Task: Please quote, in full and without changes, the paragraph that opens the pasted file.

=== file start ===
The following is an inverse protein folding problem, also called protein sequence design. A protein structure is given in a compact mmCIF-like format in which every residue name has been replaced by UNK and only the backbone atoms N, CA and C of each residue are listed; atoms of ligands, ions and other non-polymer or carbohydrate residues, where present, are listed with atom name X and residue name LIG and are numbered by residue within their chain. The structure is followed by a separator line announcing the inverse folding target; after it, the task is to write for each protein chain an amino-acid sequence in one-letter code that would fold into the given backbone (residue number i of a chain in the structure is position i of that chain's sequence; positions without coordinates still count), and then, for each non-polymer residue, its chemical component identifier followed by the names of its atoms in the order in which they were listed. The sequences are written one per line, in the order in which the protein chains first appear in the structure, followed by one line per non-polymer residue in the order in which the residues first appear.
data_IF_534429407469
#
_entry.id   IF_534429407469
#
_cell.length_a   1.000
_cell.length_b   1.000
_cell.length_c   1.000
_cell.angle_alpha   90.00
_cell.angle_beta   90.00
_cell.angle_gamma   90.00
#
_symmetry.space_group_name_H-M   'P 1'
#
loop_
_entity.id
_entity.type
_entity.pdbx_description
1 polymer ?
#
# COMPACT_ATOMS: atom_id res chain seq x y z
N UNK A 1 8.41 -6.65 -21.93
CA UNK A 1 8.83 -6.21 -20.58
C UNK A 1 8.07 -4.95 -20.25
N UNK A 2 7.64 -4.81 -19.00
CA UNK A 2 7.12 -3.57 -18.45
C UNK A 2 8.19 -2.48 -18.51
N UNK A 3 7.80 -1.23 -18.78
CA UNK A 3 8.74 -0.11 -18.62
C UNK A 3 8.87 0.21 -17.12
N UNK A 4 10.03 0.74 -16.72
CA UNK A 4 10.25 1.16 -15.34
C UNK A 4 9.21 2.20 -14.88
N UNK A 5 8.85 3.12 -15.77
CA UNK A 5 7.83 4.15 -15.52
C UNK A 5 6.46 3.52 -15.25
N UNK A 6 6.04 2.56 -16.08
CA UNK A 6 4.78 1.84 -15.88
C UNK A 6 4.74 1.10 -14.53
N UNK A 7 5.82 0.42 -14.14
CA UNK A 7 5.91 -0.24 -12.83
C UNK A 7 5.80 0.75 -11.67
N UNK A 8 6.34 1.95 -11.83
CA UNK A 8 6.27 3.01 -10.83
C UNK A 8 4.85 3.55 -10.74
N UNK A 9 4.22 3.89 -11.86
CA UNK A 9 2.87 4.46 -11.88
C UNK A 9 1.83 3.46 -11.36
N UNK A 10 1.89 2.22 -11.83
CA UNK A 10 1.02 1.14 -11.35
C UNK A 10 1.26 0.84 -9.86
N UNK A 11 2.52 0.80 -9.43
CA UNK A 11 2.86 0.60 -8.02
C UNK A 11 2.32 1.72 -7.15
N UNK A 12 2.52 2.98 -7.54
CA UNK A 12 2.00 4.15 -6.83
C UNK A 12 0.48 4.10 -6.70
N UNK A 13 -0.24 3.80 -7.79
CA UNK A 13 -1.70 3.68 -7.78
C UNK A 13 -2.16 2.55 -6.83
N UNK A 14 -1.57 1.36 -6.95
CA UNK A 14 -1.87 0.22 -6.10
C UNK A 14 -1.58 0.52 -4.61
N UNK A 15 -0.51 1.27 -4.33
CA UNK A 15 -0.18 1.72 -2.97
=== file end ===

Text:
The following is an inverse protein folding problem, also called protein sequence design. A protein structure is given in a compact mmCIF-like format in which every residue name has been replaced by UNK and only the backbone atoms N, CA and C of each residue are listed; atoms of ligands, ions and other non-polymer or carbohydrate residues, where present, are listed with atom name X and residue name LIG and are numbered by residue within their chain. The structure is followed by a separator line announcing the inverse folding target; after it, the task is to write for each protein chain an amino-acid sequence in one-letter code that would fold into the given backbone (residue number i of a chain in the structure is position i of that chain's sequence; positions without coordinates still count), and then, for each non-polymer residue, its chemical component identifier followed by the names of its atoms in the order in which they were listed. The sequences are written one per line, in the order in which the protein chains first appear in the structure, followed by one line per non-polymer residue in the order in which the residues first appear.